Economy‘Different from the US’: why Japan does not worry...

‘Different from the US’: why Japan does not worry about inflation

Inflation across the G7 has climbed to multi-decade highs, but whereas in the US or UK that means alarming levels of 8 or 9 per cent, one country stands out as different: in Japan, high inflation means just 2.5 per cent.

Furthermore, while the US Federal Reserve and the Bank of England are rushing to raise interest rates, the Bank of Japan says it will keep policy on hold, buying as many bonds as it needs to keep 10-year yields pinned at zero per cent.

The divergence illustrates a fundamental difference in Japan’s inflationary psychology after three decades of price stagnation. Even though Japan is heavily exposed to some of the same shocks as other countries — notably the increasing cost of imported commodities — there is almost no pass-through from rising prices to higher wages.

On the contrary, said Masamichi Adachi, chief economist at UBS in Tokyo, the deflationary mindset means the pressure tends to go the other way. “In Japan, increases in import prices can lead to deflation. That is why it’s hard to imagine inflation can be sustained in Japan.”

In the US and Europe, companies usually respond to a rise in raw material and commodity prices by transferring those costs to consumers. In Japan, however, businesses fear a public backlash if they raise prices, while workers — beaten down by decades of stagnant pay — do not demand the higher wages that would let them afford higher prices in the shops.

If companies must pay more for imports but cannot increase their retail prices, they will suffer a squeeze on profits. They often react by seeking to cut wage costs, ultimately creating deflationary and not inflationary pressure.

According to government data released on Friday, Japan’s consumer price index was up 2.5 per cent in April compared with a year earlier while core consumer prices, which exclude volatile food prices, rose at the fastest pace in seven years, hitting the BoJ’s target with growth of 2.1 per cent. But stripping out the impact from food and energy, prices were up just 0.8 per cent from a year earlier.

The BoJ, along with most economists, is convinced that underlying demand in the Japanese economy is weak. It, therefore, expects with greater confidence than its counterparts in Europe and North America that the current bout of inflation will be transitory and will fade out once the impact of higher import prices has passed through the system.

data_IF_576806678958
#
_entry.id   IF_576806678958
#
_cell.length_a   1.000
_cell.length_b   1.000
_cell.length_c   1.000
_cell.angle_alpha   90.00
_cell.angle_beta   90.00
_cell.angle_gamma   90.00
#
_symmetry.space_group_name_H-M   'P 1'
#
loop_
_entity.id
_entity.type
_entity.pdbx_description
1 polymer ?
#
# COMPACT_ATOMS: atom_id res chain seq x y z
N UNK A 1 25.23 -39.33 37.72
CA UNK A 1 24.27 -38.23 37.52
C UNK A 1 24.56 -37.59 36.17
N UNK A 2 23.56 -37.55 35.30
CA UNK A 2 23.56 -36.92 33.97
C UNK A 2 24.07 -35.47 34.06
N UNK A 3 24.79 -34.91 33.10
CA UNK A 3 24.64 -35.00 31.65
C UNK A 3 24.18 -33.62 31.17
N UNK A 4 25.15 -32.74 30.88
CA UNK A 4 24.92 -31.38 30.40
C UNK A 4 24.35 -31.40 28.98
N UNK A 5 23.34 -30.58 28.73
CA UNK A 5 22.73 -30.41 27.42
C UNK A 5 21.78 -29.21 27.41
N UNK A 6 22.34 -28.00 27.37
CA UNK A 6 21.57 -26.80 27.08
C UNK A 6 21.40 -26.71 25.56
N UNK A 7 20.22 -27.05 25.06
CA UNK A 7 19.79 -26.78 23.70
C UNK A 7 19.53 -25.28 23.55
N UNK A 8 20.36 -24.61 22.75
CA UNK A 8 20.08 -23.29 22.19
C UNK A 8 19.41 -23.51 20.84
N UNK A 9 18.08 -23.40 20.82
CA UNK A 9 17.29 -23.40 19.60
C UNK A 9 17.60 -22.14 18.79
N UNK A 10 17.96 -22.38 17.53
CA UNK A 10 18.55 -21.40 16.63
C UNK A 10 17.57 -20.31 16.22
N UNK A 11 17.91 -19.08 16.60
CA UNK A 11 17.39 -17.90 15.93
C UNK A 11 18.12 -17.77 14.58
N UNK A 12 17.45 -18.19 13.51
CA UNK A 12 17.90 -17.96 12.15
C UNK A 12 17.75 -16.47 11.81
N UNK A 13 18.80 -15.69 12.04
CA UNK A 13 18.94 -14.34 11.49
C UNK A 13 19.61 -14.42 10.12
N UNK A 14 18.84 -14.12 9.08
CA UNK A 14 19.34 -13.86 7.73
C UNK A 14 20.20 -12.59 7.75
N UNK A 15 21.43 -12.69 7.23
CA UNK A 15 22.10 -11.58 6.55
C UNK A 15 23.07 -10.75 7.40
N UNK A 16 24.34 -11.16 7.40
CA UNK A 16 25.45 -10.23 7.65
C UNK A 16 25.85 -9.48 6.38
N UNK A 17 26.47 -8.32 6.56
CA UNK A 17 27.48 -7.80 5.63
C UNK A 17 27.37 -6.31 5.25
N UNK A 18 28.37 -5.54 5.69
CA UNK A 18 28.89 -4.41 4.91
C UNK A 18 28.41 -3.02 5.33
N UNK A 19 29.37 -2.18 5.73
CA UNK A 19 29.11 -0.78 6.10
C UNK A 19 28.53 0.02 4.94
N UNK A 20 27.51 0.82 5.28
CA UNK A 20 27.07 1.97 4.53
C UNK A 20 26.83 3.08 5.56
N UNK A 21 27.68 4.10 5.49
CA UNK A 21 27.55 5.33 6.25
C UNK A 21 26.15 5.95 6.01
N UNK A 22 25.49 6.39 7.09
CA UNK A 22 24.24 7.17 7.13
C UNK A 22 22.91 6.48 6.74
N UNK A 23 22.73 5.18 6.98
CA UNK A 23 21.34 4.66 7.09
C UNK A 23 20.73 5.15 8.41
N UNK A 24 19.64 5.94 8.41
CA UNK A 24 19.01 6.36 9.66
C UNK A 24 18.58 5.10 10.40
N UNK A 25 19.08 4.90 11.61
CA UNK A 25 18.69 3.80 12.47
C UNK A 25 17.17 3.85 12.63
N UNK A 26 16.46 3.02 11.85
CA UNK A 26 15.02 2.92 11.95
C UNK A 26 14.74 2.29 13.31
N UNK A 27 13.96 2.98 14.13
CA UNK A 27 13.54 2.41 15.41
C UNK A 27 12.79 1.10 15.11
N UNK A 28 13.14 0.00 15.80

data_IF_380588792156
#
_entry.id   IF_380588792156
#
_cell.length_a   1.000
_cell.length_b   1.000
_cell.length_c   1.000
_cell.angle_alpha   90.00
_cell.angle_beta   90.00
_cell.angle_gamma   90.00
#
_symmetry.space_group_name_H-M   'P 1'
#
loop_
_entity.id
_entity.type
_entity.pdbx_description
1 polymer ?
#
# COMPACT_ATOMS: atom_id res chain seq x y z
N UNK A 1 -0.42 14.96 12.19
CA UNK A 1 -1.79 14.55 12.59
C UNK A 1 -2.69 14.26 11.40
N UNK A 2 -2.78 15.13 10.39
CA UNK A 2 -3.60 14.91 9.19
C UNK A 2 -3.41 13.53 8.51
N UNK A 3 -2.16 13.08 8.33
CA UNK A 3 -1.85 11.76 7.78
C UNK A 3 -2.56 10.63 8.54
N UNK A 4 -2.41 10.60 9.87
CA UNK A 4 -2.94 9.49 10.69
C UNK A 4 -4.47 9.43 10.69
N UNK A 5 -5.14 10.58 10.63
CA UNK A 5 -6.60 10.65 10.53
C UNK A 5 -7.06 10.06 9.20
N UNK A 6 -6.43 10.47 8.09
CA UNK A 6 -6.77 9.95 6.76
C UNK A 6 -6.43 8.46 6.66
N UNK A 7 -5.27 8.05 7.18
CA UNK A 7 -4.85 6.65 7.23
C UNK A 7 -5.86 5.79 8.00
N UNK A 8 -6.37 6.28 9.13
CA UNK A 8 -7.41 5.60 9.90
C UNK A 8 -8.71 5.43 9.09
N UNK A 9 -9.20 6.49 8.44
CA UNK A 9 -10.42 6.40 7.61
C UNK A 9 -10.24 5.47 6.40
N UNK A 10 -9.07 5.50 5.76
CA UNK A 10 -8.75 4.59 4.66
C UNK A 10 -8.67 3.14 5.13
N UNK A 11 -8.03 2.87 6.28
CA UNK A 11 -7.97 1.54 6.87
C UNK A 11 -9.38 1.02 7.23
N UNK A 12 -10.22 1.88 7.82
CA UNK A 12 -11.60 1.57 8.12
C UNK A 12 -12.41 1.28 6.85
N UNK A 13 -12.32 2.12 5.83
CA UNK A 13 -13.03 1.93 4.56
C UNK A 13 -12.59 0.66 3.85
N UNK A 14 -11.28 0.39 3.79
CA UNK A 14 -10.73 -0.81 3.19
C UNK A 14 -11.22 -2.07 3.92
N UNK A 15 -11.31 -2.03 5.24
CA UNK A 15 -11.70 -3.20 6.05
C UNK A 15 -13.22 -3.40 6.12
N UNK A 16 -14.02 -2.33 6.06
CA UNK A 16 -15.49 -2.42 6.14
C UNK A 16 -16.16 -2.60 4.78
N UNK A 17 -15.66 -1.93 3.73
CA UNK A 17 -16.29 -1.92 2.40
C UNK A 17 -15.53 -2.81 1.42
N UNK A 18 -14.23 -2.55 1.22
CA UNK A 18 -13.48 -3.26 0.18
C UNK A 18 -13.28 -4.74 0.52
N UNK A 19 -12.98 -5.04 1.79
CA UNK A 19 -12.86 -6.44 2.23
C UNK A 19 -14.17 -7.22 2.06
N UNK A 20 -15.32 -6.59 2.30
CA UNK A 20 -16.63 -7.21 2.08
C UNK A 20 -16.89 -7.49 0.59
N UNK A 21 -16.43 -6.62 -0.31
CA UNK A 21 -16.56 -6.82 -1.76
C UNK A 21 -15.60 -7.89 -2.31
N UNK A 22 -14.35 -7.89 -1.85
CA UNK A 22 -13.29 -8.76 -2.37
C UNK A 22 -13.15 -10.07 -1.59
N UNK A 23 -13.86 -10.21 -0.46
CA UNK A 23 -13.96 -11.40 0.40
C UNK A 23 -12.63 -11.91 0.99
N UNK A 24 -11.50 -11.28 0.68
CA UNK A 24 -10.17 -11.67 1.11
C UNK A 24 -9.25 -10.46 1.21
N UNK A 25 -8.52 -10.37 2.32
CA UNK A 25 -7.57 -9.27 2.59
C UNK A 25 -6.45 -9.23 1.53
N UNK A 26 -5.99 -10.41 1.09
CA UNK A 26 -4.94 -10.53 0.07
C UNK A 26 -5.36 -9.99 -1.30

Several other factors help to explain why Japan’s inflation is lower than in other advanced economies and why analysts think it is less likely to endure.

First, a big chunk of the April inflation number reflected the disappearance from annual comparisons of cuts in mobile phone tariffs engineered by the then prime minister Yoshihide Suga last year. That means underlying inflation is less than the numbers suggest.

Second, Japan’s economy has yet to recover to pre-pandemic levels, even though the country has never imposed the strict lockdowns carried out in other parts of the world. While there were fewer restrictions on economic activity, people have continued to take precautionary measures, even after most of the elderly were vaccinated against Covid-19. Japan is still closed to tourists. That has hit consumer spending hard.

Third, while weakness in the yen used to provide a big stimulus to the economy, that effect is more muted than in the past. Big Japanese companies have relocated much of their supply chain to China. Demand for the capital goods Japan still exports has been heavily hit by the weakness of China’s economy.

“In addition to the rise in commodity prices, the impact of the [Covid] lockdowns in China is serious, so manufacturers may find it difficult to expand revenue this year,” said Kiichi Murashima, Japan economist at Citigroup. “Companies also see the impact of the weaker yen as a temporary windfall and do not want to increase fixed costs [by raising wages].”

The BoJ is confident that such inflation as Japan has will subside and it needs to support rather than restrain the economy. “The rise in prices expected in the short run will be driven by energy prices and lack sustainability,” said the bank’s governor Haruhiko Kuroda in a recent speech. “There has been no sharp increase in medium- to long-term inflation expectations.

“I would like to re-emphasise that the current situation of Japan’s economy is completely different from the United States and Europe,” he said.

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